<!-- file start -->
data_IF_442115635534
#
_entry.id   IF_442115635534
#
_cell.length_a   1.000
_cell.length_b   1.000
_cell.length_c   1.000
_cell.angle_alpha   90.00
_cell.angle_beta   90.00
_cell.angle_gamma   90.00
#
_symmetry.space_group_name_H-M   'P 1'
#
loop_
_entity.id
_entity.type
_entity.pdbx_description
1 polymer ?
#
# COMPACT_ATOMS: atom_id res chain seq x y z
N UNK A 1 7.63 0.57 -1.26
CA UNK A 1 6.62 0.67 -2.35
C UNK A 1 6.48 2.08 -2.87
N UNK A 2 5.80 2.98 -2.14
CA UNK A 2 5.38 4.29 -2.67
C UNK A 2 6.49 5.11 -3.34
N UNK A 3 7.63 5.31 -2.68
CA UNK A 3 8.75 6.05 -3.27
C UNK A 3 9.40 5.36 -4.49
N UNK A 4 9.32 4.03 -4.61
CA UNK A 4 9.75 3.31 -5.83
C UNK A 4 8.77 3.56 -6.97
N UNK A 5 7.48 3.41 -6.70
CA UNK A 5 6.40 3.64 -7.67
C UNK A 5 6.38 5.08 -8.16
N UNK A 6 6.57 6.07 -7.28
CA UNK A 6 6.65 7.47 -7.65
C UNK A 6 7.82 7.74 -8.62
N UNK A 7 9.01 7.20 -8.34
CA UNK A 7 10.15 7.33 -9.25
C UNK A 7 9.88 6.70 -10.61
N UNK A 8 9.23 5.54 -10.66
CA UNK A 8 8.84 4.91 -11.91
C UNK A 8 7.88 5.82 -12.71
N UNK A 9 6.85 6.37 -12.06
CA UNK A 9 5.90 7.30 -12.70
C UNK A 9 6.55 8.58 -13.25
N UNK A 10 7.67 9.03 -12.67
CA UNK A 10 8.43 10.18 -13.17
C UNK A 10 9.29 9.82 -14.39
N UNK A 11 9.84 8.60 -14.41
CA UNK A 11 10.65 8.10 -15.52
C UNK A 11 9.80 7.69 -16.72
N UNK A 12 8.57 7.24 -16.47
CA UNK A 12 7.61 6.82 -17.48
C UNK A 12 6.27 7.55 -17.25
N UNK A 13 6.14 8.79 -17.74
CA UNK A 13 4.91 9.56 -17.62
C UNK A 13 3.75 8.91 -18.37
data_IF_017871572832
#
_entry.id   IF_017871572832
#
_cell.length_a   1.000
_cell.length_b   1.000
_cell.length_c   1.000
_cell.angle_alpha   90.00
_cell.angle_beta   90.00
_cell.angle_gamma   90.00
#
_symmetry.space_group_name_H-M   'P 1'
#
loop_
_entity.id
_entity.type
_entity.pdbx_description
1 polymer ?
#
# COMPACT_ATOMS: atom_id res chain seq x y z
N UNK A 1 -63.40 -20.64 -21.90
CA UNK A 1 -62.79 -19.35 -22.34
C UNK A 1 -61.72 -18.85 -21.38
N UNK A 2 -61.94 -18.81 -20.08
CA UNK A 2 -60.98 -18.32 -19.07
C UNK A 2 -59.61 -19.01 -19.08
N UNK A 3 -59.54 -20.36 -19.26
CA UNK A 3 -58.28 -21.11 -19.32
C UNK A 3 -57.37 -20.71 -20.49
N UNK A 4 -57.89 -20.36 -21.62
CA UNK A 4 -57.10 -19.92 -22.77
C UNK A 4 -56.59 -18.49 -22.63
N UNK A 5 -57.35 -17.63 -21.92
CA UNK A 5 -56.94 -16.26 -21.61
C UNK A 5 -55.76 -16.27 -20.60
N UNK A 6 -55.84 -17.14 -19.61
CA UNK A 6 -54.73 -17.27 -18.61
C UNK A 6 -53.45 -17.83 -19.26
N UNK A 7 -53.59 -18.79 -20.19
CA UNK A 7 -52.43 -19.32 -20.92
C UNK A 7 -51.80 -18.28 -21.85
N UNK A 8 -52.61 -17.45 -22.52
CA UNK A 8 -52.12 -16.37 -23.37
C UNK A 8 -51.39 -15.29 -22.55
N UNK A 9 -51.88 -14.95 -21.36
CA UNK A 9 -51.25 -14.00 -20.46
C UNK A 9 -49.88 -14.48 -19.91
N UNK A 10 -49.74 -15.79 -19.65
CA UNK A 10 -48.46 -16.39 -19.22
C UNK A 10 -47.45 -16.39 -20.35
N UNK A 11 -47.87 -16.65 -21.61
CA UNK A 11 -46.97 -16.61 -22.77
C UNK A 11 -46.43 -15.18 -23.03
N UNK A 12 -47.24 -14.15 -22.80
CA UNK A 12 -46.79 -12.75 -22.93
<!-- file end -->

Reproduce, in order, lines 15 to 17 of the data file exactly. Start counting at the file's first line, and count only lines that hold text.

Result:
_entity.id
_entity.type
_entity.pdbx_description